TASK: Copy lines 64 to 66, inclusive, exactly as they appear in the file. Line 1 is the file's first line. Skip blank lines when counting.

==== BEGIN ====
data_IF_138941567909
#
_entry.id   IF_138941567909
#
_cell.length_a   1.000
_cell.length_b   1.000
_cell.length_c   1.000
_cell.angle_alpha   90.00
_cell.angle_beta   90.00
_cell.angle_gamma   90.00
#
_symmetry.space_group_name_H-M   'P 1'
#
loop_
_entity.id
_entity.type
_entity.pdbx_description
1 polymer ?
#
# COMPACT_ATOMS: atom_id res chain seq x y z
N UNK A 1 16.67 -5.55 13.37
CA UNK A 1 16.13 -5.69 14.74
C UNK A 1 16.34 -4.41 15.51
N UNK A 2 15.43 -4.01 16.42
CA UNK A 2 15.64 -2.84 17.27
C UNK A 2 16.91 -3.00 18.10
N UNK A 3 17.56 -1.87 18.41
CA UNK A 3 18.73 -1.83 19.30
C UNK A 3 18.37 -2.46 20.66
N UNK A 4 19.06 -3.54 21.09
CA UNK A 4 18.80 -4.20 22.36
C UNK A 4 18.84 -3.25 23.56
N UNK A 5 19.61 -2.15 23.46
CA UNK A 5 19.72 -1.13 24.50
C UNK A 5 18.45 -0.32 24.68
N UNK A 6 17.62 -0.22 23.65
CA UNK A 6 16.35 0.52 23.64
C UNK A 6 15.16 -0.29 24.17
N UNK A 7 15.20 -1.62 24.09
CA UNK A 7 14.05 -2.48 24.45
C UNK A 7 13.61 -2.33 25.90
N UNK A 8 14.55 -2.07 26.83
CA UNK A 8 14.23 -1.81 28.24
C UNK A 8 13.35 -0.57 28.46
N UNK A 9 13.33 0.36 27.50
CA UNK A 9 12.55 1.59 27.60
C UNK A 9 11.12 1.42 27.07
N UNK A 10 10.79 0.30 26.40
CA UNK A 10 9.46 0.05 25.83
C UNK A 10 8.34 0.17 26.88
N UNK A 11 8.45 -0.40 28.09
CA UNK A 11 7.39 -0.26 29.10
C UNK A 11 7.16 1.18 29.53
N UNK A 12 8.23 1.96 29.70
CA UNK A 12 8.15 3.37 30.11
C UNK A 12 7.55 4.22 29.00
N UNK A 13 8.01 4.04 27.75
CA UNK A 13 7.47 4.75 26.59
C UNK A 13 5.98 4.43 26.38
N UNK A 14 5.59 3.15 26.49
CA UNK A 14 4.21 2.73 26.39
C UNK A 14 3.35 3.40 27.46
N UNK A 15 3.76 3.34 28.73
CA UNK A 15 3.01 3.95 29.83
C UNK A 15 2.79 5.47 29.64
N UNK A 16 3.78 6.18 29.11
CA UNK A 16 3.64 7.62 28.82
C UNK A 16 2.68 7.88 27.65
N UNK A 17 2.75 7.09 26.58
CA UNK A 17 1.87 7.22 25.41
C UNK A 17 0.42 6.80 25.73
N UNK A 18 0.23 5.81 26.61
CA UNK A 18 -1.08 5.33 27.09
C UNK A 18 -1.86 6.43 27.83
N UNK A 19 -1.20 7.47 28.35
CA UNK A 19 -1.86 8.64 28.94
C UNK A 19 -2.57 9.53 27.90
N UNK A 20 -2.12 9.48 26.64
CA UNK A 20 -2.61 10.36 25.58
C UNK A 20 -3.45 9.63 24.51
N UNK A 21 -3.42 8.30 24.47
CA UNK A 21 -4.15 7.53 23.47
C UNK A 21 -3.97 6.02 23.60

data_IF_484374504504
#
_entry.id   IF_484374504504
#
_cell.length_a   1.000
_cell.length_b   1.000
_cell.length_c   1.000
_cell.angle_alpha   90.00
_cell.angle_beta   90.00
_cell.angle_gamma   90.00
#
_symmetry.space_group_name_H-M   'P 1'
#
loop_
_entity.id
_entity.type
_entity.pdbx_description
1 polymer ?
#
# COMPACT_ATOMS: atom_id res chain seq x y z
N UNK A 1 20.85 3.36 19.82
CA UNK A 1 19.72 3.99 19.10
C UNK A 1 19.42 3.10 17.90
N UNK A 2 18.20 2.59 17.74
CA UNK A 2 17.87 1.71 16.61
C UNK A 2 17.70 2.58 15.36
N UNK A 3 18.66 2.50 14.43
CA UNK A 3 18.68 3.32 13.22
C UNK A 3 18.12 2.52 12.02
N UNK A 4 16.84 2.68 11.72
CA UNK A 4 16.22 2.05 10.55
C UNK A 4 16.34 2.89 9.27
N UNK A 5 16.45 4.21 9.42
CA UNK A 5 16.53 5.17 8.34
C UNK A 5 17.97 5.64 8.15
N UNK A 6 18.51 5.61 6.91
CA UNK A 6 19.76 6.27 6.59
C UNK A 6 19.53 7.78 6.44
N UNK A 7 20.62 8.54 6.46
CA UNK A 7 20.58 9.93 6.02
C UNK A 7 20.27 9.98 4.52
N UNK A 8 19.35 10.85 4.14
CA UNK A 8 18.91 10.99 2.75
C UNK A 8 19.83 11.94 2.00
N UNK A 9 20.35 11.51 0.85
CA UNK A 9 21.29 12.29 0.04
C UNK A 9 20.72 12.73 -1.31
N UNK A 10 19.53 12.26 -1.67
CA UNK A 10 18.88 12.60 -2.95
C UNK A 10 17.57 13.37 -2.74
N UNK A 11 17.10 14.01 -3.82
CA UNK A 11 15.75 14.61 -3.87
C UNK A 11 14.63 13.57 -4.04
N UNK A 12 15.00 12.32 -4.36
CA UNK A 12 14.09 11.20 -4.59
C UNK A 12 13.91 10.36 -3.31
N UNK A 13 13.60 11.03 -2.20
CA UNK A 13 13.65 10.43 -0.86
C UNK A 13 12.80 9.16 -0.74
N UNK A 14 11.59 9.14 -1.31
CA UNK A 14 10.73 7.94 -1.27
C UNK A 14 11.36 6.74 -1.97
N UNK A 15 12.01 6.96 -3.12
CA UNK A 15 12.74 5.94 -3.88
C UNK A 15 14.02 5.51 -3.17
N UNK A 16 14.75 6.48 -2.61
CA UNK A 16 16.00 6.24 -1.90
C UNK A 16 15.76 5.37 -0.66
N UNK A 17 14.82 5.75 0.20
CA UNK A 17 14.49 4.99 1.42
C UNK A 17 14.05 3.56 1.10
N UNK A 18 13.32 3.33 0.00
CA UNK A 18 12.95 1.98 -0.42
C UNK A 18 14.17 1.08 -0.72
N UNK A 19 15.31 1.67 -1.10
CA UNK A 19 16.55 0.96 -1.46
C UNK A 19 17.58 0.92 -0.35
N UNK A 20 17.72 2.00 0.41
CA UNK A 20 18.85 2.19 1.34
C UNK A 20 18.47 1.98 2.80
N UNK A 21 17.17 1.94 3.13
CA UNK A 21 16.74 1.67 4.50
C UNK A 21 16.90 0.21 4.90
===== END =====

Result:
CA UNK A 15 3.01 3.95 29.83
C UNK A 15 2.79 5.47 29.64
N UNK A 16 3.78 6.18 29.11